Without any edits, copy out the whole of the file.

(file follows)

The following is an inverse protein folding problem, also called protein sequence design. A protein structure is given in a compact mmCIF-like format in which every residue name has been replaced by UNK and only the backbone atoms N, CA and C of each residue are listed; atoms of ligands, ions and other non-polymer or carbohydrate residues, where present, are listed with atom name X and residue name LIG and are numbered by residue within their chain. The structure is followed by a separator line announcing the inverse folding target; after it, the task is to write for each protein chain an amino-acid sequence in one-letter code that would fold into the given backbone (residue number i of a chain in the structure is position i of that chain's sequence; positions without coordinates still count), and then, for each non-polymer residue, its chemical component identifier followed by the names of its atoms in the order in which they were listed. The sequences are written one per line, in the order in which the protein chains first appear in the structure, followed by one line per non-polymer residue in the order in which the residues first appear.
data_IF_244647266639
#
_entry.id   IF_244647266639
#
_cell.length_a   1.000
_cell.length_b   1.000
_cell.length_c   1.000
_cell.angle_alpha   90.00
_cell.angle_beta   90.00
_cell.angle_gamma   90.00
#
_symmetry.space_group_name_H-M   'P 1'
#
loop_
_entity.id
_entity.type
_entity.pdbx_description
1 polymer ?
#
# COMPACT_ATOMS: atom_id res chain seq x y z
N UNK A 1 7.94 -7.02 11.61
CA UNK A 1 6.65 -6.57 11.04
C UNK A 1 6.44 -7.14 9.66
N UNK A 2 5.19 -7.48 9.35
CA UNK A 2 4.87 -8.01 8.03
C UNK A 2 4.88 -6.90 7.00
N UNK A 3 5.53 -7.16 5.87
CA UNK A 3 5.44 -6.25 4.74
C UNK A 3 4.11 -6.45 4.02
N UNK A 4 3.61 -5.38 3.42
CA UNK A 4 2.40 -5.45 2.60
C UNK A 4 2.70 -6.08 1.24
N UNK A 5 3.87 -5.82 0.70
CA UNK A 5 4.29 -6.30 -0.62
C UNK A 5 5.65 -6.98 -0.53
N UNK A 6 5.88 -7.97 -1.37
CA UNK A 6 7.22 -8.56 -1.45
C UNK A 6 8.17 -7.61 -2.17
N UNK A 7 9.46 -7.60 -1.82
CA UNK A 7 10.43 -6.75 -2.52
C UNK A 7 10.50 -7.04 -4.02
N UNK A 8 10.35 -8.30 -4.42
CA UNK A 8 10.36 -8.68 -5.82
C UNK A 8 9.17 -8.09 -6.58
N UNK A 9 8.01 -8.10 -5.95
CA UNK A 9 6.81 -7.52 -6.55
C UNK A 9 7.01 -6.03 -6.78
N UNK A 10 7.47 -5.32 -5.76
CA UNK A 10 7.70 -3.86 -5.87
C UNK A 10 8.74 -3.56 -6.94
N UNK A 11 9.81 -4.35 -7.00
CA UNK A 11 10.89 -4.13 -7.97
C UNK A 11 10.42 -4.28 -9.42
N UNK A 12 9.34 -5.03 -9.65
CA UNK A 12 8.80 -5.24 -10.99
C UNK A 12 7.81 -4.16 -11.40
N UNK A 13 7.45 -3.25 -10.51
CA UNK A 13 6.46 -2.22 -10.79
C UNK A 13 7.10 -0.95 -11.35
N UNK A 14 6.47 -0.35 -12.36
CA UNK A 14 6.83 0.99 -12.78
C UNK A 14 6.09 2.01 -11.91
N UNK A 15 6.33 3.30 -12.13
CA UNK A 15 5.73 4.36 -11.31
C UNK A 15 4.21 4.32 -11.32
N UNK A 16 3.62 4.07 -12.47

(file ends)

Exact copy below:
The following is an inverse protein folding problem, also called protein sequence design. A protein structure is given in a compact mmCIF-like format in which every residue name has been replaced by UNK and only the backbone atoms N, CA and C of each residue are listed; atoms of ligands, ions and other non-polymer or carbohydrate residues, where present, are listed with atom name X and residue name LIG and are numbered by residue within their chain. The structure is followed by a separator line announcing the inverse folding target; after it, the task is to write for each protein chain an amino-acid sequence in one-letter code that would fold into the given backbone (residue number i of a chain in the structure is position i of that chain's sequence; positions without coordinates still count), and then, for each non-polymer residue, its chemical component identifier followed by the names of its atoms in the order in which they were listed. The sequences are written one per line, in the order in which the protein chains first appear in the structure, followed by one line per non-polymer residue in the order in which the residues first appear.
data_IF_244647266639
#
_entry.id   IF_244647266639
#
_cell.length_a   1.000
_cell.length_b   1.000
_cell.length_c   1.000
_cell.angle_alpha   90.00
_cell.angle_beta   90.00
_cell.angle_gamma   90.00
#
_symmetry.space_group_name_H-M   'P 1'
#
loop_
_entity.id
_entity.type
_entity.pdbx_description
1 polymer ?
#
# COMPACT_ATOMS: atom_id res chain seq x y z
N UNK A 1 7.94 -7.02 11.61
CA UNK A 1 6.65 -6.57 11.04
C UNK A 1 6.44 -7.14 9.66
N UNK A 2 5.19 -7.48 9.35
CA UNK A 2 4.87 -8.01 8.03
C UNK A 2 4.88 -6.90 7.00
N UNK A 3 5.53 -7.16 5.87
CA UNK A 3 5.44 -6.25 4.74
C UNK A 3 4.11 -6.45 4.02
N UNK A 4 3.61 -5.38 3.42
CA UNK A 4 2.40 -5.45 2.60
C UNK A 4 2.70 -6.08 1.24
N UNK A 5 3.87 -5.82 0.70
CA UNK A 5 4.29 -6.30 -0.62
C UNK A 5 5.65 -6.98 -0.53
N UNK A 6 5.88 -7.97 -1.37
CA UNK A 6 7.22 -8.56 -1.45
C UNK A 6 8.17 -7.61 -2.17
N UNK A 7 9.46 -7.60 -1.82
CA UNK A 7 10.43 -6.75 -2.52
C UNK A 7 10.50 -7.04 -4.02
N UNK A 8 10.35 -8.30 -4.42
CA UNK A 8 10.36 -8.68 -5.82
C UNK A 8 9.17 -8.09 -6.58
N UNK A 9 8.01 -8.10 -5.95
CA UNK A 9 6.81 -7.52 -6.55
C UNK A 9 7.01 -6.03 -6.78
N UNK A 10 7.47 -5.32 -5.76
CA UNK A 10 7.70 -3.86 -5.87
C UNK A 10 8.74 -3.56 -6.94
N UNK A 11 9.81 -4.35 -7.00
CA UNK A 11 10.89 -4.13 -7.97
C UNK A 11 10.42 -4.28 -9.42
N UNK A 12 9.34 -5.03 -9.65
CA UNK A 12 8.80 -5.24 -10.99
C UNK A 12 7.81 -4.16 -11.40
N UNK A 13 7.45 -3.25 -10.51
CA UNK A 13 6.46 -2.22 -10.79
C UNK A 13 7.10 -0.95 -11.35
N UNK A 14 6.47 -0.35 -12.36
CA UNK A 14 6.83 0.99 -12.78
C UNK A 14 6.09 2.01 -11.91
N UNK A 15 6.33 3.30 -12.13
CA UNK A 15 5.73 4.36 -11.31
C UNK A 15 4.21 4.32 -11.32
N UNK A 16 3.62 4.07 -12.47